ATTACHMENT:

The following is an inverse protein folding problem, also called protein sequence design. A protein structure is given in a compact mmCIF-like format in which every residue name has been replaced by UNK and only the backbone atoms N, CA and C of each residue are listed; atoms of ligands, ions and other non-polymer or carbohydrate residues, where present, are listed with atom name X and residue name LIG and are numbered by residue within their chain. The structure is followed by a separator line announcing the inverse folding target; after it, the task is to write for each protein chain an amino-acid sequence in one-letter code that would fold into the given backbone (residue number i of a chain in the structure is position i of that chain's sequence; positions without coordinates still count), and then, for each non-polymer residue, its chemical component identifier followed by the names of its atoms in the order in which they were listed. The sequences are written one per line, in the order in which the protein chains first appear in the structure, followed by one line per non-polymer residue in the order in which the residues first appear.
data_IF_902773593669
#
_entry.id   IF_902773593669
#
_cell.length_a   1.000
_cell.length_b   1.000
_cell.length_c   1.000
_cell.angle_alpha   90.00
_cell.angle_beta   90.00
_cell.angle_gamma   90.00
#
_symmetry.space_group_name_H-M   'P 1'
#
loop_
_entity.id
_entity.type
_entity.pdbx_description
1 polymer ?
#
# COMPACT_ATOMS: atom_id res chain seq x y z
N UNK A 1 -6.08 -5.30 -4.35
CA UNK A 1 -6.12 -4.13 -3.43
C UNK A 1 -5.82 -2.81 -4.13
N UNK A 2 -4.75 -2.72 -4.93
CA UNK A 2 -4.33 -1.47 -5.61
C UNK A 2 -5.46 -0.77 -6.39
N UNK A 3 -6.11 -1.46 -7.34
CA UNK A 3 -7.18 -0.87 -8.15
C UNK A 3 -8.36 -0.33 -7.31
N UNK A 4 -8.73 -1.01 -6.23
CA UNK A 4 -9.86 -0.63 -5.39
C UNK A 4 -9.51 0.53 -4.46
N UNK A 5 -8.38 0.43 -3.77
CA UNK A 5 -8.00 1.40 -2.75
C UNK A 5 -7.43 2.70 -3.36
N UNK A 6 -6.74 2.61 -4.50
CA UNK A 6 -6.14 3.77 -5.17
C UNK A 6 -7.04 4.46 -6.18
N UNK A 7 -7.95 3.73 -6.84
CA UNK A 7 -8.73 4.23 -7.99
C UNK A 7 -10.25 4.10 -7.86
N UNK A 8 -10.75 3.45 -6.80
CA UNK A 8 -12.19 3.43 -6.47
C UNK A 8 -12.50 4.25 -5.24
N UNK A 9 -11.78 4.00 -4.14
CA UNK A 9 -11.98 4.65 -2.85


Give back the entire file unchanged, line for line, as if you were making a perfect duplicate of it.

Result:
The following is an inverse protein folding problem, also called protein sequence design. A protein structure is given in a compact mmCIF-like format in which every residue name has been replaced by UNK and only the backbone atoms N, CA and C of each residue are listed; atoms of ligands, ions and other non-polymer or carbohydrate residues, where present, are listed with atom name X and residue name LIG and are numbered by residue within their chain. The structure is followed by a separator line announcing the inverse folding target; after it, the task is to write for each protein chain an amino-acid sequence in one-letter code that would fold into the given backbone (residue number i of a chain in the structure is position i of that chain's sequence; positions without coordinates still count), and then, for each non-polymer residue, its chemical component identifier followed by the names of its atoms in the order in which they were listed. The sequences are written one per line, in the order in which the protein chains first appear in the structure, followed by one line per non-polymer residue in the order in which the residues first appear.
data_IF_902773593669
#
_entry.id   IF_902773593669
#
_cell.length_a   1.000
_cell.length_b   1.000
_cell.length_c   1.000
_cell.angle_alpha   90.00
_cell.angle_beta   90.00
_cell.angle_gamma   90.00
#
_symmetry.space_group_name_H-M   'P 1'
#
loop_
_entity.id
_entity.type
_entity.pdbx_description
1 polymer ?
#
# COMPACT_ATOMS: atom_id res chain seq x y z
N UNK A 1 -6.08 -5.30 -4.35
CA UNK A 1 -6.12 -4.13 -3.43
C UNK A 1 -5.82 -2.81 -4.13
N UNK A 2 -4.75 -2.72 -4.93
CA UNK A 2 -4.33 -1.47 -5.61
C UNK A 2 -5.46 -0.77 -6.39
N UNK A 3 -6.11 -1.46 -7.34
CA UNK A 3 -7.18 -0.87 -8.15
C UNK A 3 -8.36 -0.33 -7.31
N UNK A 4 -8.73 -1.01 -6.23
CA UNK A 4 -9.86 -0.63 -5.39
C UNK A 4 -9.51 0.53 -4.46
N UNK A 5 -8.38 0.43 -3.77
CA UNK A 5 -8.00 1.40 -2.75
C UNK A 5 -7.43 2.70 -3.36
N UNK A 6 -6.74 2.61 -4.50
CA UNK A 6 -6.14 3.77 -5.17
C UNK A 6 -7.04 4.46 -6.18
N UNK A 7 -7.95 3.73 -6.84
CA UNK A 7 -8.73 4.23 -7.99
C UNK A 7 -10.25 4.10 -7.86
N UNK A 8 -10.75 3.45 -6.80
CA UNK A 8 -12.19 3.43 -6.47
C UNK A 8 -12.50 4.25 -5.24
N UNK A 9 -11.78 4.00 -4.14
CA UNK A 9 -11.98 4.65 -2.85